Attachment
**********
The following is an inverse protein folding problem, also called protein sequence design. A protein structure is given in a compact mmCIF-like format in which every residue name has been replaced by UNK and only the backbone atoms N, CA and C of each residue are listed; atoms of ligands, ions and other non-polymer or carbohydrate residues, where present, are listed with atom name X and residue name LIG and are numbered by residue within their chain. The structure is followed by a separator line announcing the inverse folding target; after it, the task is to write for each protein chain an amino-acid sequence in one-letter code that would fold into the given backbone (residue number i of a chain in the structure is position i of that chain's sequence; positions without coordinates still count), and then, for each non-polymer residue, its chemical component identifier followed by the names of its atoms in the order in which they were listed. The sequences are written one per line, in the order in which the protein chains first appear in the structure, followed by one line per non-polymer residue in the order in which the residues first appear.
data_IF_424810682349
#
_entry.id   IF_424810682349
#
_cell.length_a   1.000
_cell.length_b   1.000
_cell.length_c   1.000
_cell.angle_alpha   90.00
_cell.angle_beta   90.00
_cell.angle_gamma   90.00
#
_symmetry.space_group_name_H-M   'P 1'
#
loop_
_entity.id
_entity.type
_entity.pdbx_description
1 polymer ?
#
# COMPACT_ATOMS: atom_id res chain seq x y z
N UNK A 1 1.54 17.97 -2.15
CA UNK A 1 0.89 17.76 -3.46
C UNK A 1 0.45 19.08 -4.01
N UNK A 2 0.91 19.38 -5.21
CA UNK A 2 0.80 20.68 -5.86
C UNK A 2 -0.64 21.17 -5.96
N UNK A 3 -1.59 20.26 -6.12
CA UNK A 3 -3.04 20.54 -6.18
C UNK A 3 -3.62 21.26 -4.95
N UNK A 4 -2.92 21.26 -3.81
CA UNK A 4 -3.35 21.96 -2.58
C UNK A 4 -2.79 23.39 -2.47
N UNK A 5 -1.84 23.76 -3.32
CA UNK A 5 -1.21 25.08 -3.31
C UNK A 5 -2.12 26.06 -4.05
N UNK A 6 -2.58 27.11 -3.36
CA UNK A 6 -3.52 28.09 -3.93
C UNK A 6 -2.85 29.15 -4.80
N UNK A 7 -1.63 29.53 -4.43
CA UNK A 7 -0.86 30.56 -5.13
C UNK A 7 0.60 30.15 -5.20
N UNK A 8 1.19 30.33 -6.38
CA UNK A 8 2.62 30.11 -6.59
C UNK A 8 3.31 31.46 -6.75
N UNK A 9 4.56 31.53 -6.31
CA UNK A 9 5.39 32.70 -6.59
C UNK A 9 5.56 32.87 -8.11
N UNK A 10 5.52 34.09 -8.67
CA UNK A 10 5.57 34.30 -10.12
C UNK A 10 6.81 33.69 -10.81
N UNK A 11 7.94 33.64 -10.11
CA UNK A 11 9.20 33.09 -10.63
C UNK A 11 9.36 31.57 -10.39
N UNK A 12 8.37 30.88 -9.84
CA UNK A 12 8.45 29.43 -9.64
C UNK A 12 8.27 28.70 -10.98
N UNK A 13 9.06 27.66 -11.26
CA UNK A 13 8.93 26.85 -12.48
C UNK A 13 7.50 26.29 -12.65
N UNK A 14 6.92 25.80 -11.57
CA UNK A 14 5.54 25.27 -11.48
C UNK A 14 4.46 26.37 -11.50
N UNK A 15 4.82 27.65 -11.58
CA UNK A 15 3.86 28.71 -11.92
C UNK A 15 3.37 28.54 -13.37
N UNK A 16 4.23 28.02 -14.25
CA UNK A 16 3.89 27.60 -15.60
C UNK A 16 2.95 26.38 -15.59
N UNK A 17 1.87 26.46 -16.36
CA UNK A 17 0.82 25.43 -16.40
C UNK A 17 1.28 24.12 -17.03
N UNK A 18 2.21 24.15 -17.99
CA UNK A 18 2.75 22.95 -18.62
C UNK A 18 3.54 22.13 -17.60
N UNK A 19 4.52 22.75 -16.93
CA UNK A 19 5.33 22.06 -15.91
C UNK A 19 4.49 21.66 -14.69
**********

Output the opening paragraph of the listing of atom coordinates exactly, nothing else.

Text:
The following is an inverse protein folding problem, also called protein sequence design. A protein structure is given in a compact mmCIF-like format in which every residue name has been replaced by UNK and only the backbone atoms N, CA and C of each residue are listed; atoms of ligands, ions and other non-polymer or carbohydrate residues, where present, are listed with atom name X and residue name LIG and are numbered by residue within their chain. The structure is followed by a separator line announcing the inverse folding target; after it, the task is to write for each protein chain an amino-acid sequence in one-letter code that would fold into the given backbone (residue number i of a chain in the structure is position i of that chain's sequence; positions without coordinates still count), and then, for each non-polymer residue, its chemical component identifier followed by the names of its atoms in the order in which they were listed. The sequences are written one per line, in the order in which the protein chains first appear in the structure, followed by one line per non-polymer residue in the order in which the residues first appear.